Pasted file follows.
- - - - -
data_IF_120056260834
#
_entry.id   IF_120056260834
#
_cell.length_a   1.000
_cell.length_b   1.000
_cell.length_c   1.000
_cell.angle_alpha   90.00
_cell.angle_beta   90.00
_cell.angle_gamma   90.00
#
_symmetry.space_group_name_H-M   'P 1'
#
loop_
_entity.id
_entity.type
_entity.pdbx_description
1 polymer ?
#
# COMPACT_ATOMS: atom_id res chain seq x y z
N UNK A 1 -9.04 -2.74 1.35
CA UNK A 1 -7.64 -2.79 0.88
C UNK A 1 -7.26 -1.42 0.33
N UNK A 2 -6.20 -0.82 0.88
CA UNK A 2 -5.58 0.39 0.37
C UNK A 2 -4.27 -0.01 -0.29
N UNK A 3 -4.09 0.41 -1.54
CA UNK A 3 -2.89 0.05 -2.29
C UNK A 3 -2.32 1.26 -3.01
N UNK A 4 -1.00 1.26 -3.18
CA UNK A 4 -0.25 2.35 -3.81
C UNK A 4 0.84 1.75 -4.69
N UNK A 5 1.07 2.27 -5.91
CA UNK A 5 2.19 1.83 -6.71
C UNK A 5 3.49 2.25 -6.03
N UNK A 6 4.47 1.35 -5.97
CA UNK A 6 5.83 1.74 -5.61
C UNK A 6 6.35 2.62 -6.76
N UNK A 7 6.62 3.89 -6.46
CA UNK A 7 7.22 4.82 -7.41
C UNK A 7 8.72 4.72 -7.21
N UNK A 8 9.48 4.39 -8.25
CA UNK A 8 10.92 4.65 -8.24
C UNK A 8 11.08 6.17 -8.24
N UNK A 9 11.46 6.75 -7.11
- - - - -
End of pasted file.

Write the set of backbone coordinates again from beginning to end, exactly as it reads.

data_IF_120056260834
#
_entry.id   IF_120056260834
#
_cell.length_a   1.000
_cell.length_b   1.000
_cell.length_c   1.000
_cell.angle_alpha   90.00
_cell.angle_beta   90.00
_cell.angle_gamma   90.00
#
_symmetry.space_group_name_H-M   'P 1'
#
loop_
_entity.id
_entity.type
_entity.pdbx_description
1 polymer ?
#
# COMPACT_ATOMS: atom_id res chain seq x y z
N UNK A 1 -9.04 -2.74 1.35
CA UNK A 1 -7.64 -2.79 0.88
C UNK A 1 -7.26 -1.42 0.33
N UNK A 2 -6.20 -0.82 0.88
CA UNK A 2 -5.58 0.39 0.37
C UNK A 2 -4.27 -0.01 -0.29
N UNK A 3 -4.09 0.41 -1.54
CA UNK A 3 -2.89 0.05 -2.29
C UNK A 3 -2.32 1.26 -3.01
N UNK A 4 -1.00 1.26 -3.18
CA UNK A 4 -0.25 2.35 -3.81
C UNK A 4 0.84 1.75 -4.69
N UNK A 5 1.07 2.27 -5.91
CA UNK A 5 2.19 1.83 -6.71
C UNK A 5 3.49 2.25 -6.03
N UNK A 6 4.47 1.35 -5.97
CA UNK A 6 5.83 1.74 -5.61
C UNK A 6 6.35 2.62 -6.76
N UNK A 7 6.62 3.89 -6.46
CA UNK A 7 7.22 4.82 -7.41
C UNK A 7 8.72 4.72 -7.21
N UNK A 8 9.48 4.39 -8.25
CA UNK A 8 10.92 4.65 -8.24
C UNK A 8 11.08 6.17 -8.24
N UNK A 9 11.46 6.75 -7.11